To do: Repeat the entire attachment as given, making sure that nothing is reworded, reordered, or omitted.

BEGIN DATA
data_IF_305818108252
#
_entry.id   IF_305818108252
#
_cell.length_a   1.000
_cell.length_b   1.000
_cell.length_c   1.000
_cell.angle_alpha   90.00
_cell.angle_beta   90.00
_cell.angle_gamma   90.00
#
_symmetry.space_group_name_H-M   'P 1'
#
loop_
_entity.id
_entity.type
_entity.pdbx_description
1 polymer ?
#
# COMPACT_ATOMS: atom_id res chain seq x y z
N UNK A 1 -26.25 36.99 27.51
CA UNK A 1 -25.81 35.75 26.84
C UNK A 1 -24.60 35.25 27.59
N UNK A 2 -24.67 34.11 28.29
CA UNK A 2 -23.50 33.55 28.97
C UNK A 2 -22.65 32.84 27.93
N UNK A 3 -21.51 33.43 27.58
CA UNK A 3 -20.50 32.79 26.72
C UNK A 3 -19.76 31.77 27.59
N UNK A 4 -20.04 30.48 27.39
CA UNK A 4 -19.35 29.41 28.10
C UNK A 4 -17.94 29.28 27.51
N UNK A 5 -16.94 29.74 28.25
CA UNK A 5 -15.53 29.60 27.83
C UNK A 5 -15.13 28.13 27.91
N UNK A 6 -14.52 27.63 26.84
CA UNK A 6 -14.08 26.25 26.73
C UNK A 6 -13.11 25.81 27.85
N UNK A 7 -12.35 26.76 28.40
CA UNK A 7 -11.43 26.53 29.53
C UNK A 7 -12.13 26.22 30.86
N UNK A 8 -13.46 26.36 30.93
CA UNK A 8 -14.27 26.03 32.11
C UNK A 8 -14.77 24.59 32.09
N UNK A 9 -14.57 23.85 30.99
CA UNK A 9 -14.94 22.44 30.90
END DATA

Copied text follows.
data_IF_305818108252
#
_entry.id   IF_305818108252
#
_cell.length_a   1.000
_cell.length_b   1.000
_cell.length_c   1.000
_cell.angle_alpha   90.00
_cell.angle_beta   90.00
_cell.angle_gamma   90.00
#
_symmetry.space_group_name_H-M   'P 1'
#
loop_
_entity.id
_entity.type
_entity.pdbx_description
1 polymer ?
#
# COMPACT_ATOMS: atom_id res chain seq x y z
N UNK A 1 -26.25 36.99 27.51
CA UNK A 1 -25.81 35.75 26.84
C UNK A 1 -24.60 35.25 27.59
N UNK A 2 -24.67 34.11 28.29
CA UNK A 2 -23.50 33.55 28.97
C UNK A 2 -22.65 32.84 27.93
N UNK A 3 -21.51 33.43 27.58
CA UNK A 3 -20.50 32.79 26.72
C UNK A 3 -19.76 31.77 27.59
N UNK A 4 -20.04 30.48 27.39
CA UNK A 4 -19.35 29.41 28.10
C UNK A 4 -17.94 29.28 27.51
N UNK A 5 -16.94 29.74 28.25
CA UNK A 5 -15.53 29.60 27.83
C UNK A 5 -15.13 28.13 27.91
N UNK A 6 -14.52 27.63 26.84
CA UNK A 6 -14.08 26.25 26.73
C UNK A 6 -13.11 25.81 27.85
N UNK A 7 -12.35 26.76 28.40
CA UNK A 7 -11.43 26.53 29.53
C UNK A 7 -12.13 26.22 30.86
N UNK A 8 -13.46 26.36 30.93
CA UNK A 8 -14.27 26.03 32.11
C UNK A 8 -14.77 24.59 32.09
N UNK A 9 -14.57 23.85 30.99
CA UNK A 9 -14.94 22.44 30.90